Campus Upgrades Network Infrastructure

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Published November 7, 2015
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The Montclarion
A new WiFi network is in the works for Montclair State University. Photo courtesy of Manuel Iglesias (Flickr)
A new WiFi network is in the works for Montclair State University. Photo courtesy of Manuel Iglesias (Flickr)

A new WiFi network is in the works for Montclair State University.
Photo courtesy of Manuel Iglesias (Flickr)

A multi­million dollar network infrastructure upgrade is currently underway at Montclair State University, replacing the 12­-year-­old wired equipment and the associated wireless networks with the latest equipment from Cisco Inc. to increase the performance, capacity and functionality of overall campus network.

According to Jeff Giaccobbe, Assistant Vice President of Enterprise Technology at the university, the entire process is almost halfway over, with installation of the new network completed in Chapin, Russ, Freeman and Dickson Halls, as well as Panzer Athletic Center, Harry Sprague Library and many other academic buildings on the south end of campus. The two buildings which opened this semester, the Center for Environmental and Life Sciences and the Feliciano School of Business, incorporated the upgraded network during their construction. Network installation in the Clove Road residences is almost completed, with work at Hawk Crossings, Sinatra Hall and the Village expected to be finished by the holidays. The network in University Hall will be upgraded between January and March of next year and the remaining residence halls will be completed by July.

Plans for this project have been underway for the past two years and with the receiving of a New Jersey HETI (Higher Education Technology Infrastructure) Bond in 2014, the Information Technology Division at Montclair State was able to move forward. With the HETI Bond funding half of the project cost and the university covering the other half, Giaccobbe said that “we are able to support this very important and necessary infrastructure upgrade without any additional direct costs to our students.”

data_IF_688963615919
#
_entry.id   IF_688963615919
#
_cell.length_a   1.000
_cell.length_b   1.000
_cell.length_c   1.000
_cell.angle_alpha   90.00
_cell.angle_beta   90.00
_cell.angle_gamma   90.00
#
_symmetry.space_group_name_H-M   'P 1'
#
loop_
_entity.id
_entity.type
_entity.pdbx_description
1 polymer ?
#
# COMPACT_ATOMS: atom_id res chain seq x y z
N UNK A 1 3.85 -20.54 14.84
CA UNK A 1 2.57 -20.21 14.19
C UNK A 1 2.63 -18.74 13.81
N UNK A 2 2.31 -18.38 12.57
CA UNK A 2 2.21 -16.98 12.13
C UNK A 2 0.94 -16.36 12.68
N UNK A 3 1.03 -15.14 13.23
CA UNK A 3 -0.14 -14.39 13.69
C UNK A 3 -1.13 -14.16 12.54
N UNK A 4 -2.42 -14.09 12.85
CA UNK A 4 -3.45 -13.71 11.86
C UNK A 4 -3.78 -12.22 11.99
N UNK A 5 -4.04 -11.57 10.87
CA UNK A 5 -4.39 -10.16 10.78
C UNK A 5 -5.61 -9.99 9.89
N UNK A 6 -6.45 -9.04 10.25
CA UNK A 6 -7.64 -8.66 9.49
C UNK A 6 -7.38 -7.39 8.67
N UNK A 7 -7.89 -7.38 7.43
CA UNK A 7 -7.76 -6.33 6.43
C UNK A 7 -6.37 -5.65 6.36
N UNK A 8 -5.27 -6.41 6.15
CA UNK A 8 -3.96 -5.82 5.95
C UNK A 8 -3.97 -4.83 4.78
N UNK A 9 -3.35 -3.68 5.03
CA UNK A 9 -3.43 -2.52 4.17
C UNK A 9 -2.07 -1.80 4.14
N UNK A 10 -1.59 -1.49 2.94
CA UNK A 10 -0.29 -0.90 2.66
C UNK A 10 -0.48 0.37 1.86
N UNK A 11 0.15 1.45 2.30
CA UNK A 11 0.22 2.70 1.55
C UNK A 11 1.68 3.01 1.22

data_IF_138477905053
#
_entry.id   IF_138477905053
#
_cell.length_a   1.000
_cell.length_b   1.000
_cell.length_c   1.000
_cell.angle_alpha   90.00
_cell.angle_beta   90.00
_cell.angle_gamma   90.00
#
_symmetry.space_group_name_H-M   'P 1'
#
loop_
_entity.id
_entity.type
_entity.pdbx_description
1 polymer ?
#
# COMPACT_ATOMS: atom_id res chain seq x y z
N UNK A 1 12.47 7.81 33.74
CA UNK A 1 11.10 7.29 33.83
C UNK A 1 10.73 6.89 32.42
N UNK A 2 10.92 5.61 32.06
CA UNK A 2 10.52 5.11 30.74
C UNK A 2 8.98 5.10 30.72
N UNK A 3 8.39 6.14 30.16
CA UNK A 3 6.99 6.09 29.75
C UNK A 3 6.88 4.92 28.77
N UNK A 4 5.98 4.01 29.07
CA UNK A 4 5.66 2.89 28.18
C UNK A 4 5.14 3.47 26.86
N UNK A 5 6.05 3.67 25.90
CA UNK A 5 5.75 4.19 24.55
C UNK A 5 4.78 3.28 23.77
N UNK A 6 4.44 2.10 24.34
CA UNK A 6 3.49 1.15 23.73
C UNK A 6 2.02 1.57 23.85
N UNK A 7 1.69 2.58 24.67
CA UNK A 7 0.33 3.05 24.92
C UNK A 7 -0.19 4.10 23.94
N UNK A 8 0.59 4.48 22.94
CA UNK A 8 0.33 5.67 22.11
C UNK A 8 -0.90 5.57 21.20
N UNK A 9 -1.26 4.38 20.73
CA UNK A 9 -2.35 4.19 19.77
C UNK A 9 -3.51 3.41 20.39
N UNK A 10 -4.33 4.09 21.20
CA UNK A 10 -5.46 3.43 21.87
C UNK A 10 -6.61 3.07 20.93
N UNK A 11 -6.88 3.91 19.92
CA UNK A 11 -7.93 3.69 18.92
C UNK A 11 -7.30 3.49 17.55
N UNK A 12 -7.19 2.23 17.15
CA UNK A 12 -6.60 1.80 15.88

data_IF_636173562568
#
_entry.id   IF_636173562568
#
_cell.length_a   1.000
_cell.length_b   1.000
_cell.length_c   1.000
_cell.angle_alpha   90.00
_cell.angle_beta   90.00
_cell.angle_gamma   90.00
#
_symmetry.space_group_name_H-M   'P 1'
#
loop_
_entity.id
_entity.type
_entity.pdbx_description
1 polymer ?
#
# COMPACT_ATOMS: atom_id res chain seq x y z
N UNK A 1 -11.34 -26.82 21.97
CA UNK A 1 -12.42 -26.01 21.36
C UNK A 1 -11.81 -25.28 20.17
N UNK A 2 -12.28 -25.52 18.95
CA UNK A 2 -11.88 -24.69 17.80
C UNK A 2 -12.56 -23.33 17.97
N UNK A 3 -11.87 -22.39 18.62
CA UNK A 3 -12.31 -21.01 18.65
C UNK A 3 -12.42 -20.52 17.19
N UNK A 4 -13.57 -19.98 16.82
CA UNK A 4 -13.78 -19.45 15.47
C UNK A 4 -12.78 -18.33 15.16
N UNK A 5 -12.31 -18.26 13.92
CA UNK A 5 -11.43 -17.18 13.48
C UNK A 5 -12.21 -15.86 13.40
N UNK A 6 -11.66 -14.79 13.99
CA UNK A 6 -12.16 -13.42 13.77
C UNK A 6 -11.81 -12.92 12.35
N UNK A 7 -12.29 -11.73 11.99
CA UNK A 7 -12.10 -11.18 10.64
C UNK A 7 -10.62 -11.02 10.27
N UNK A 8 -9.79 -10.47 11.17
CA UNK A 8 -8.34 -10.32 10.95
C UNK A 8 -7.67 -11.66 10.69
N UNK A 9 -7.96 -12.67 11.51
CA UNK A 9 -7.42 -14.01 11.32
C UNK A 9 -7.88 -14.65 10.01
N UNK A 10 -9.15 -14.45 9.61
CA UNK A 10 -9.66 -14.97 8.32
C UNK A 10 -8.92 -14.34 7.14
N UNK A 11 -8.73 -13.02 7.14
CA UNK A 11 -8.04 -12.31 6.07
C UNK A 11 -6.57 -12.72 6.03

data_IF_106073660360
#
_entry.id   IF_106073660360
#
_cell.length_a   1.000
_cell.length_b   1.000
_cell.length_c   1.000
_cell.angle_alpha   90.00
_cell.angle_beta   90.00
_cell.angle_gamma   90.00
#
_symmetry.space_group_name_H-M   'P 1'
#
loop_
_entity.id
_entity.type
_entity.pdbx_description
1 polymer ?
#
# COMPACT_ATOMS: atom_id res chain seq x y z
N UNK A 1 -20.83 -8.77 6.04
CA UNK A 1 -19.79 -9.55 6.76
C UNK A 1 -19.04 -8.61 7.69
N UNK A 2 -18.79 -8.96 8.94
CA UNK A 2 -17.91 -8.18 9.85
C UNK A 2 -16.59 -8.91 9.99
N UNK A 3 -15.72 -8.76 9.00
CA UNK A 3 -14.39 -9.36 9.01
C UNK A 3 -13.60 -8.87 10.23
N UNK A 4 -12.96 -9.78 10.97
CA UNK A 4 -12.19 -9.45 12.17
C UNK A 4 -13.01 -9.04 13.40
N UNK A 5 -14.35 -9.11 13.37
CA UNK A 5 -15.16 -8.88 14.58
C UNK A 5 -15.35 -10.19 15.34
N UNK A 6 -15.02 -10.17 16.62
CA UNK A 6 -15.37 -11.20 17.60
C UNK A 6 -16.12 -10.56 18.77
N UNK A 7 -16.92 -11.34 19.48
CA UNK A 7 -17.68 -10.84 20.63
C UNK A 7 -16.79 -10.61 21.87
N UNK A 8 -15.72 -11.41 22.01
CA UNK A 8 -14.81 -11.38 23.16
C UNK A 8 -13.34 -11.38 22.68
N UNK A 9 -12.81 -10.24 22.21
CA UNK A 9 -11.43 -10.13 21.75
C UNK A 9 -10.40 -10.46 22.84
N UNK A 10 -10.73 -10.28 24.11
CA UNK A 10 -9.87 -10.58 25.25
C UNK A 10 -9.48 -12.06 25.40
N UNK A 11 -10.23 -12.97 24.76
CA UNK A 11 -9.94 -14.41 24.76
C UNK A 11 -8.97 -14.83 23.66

The network infrastructure on campus consists of two basic components: the wired portion which includes all the physical cables, switches, routers and jacks, and the wireless portion which provides Wi­Fi connection through wireless access points (APs) and wireless controllers, both of which rely on the wired infrastructure in order to function.

According to Giaccobbe, “Our current wireless network…has frankly struggled to keep up with the increased demand for wireless services on campus and the huge increase in Wi­Fi capable devices that students, faculty and staff use every day.”

MSU­Wifi and MSU­WPA2, the two wireless networks available on campus, which are currently running on APs and controllers from Meru Inc., will be replaced by Cisco APs. The new Cisco switches eliminate the need for dedicated controllers with their ability to fulfill the function of the controllers in each building, allowing for better hardware redundancy and improved wireless performance.

With help from a network design and installation firm called Aspire Technology Partners, the new Cisco wireless network is being installed alongside the pre­existing Meru wireless network, with APs being put in along the way, therefore avoiding any negative impact on wireless network during the process.

“In addition to the technical design work and purchasing all of the equipment, there are a lot of logistical details that need to be worked out to make sure all the pieces fit together with as little disruption to network services as possible. We have been working in groups of physically ­adjacent buildings we call sites to make the process more efficient,” said Giaccobbe.

Information Technology sent an email to the campus community last Friday announcing the change and asking students to complete a survey evaluating the speed, signal strength, stability and overall performance of the current network. According to Giaccobbe, another survey will be sent out upon completion of the installation next September to “gauge the level of improvement that we hope the network will bring.”

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